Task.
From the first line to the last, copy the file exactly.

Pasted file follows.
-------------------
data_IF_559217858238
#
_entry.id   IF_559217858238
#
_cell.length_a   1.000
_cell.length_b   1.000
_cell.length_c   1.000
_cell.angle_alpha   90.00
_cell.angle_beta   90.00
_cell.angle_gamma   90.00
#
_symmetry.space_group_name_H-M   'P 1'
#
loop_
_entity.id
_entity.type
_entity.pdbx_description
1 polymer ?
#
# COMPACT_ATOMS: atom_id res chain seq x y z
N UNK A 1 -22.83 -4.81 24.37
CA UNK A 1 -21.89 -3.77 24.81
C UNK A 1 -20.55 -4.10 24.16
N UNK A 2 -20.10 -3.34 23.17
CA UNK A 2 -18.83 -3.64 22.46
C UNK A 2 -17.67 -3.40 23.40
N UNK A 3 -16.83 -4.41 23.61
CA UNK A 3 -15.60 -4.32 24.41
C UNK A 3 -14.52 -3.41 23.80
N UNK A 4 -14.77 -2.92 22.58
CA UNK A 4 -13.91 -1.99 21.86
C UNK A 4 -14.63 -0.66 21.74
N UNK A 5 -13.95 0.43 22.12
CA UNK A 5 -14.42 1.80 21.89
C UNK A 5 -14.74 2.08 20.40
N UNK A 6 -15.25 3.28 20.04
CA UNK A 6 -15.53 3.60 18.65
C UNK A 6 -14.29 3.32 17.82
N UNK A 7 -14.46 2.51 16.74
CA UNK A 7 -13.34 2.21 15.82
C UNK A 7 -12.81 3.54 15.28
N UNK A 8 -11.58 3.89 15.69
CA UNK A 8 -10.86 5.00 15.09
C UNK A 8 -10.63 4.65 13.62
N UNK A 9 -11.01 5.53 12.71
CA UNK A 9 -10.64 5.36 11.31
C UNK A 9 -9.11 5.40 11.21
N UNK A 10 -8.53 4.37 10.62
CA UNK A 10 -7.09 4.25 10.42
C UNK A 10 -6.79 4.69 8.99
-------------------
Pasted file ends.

data_IF_559217858238
#
_entry.id   IF_559217858238
#
_cell.length_a   1.000
_cell.length_b   1.000
_cell.length_c   1.000
_cell.angle_alpha   90.00
_cell.angle_beta   90.00
_cell.angle_gamma   90.00
#
_symmetry.space_group_name_H-M   'P 1'
#
loop_
_entity.id
_entity.type
_entity.pdbx_description
1 polymer ?
#
# COMPACT_ATOMS: atom_id res chain seq x y z
N UNK A 1 -22.83 -4.81 24.37
CA UNK A 1 -21.89 -3.77 24.81
C UNK A 1 -20.55 -4.10 24.16
N UNK A 2 -20.10 -3.34 23.17
CA UNK A 2 -18.83 -3.64 22.46
C UNK A 2 -17.67 -3.40 23.40
N UNK A 3 -16.83 -4.41 23.61
CA UNK A 3 -15.60 -4.32 24.41
C UNK A 3 -14.52 -3.41 23.80
N UNK A 4 -14.77 -2.92 22.58
CA UNK A 4 -13.91 -1.99 21.86
C UNK A 4 -14.63 -0.66 21.74
N UNK A 5 -13.95 0.43 22.12
CA UNK A 5 -14.42 1.80 21.89
C UNK A 5 -14.74 2.08 20.40
N UNK A 6 -15.25 3.28 20.04
CA UNK A 6 -15.53 3.60 18.65
C UNK A 6 -14.29 3.32 17.82
N UNK A 7 -14.46 2.51 16.74
CA UNK A 7 -13.34 2.21 15.82
C UNK A 7 -12.81 3.54 15.28
N UNK A 8 -11.58 3.89 15.69
CA UNK A 8 -10.86 5.00 15.09
C UNK A 8 -10.63 4.65 13.62
N UNK A 9 -11.01 5.53 12.71
CA UNK A 9 -10.64 5.36 11.31
C UNK A 9 -9.11 5.40 11.21
N UNK A 10 -8.53 4.37 10.62
CA UNK A 10 -7.09 4.25 10.42
C UNK A 10 -6.79 4.69 8.99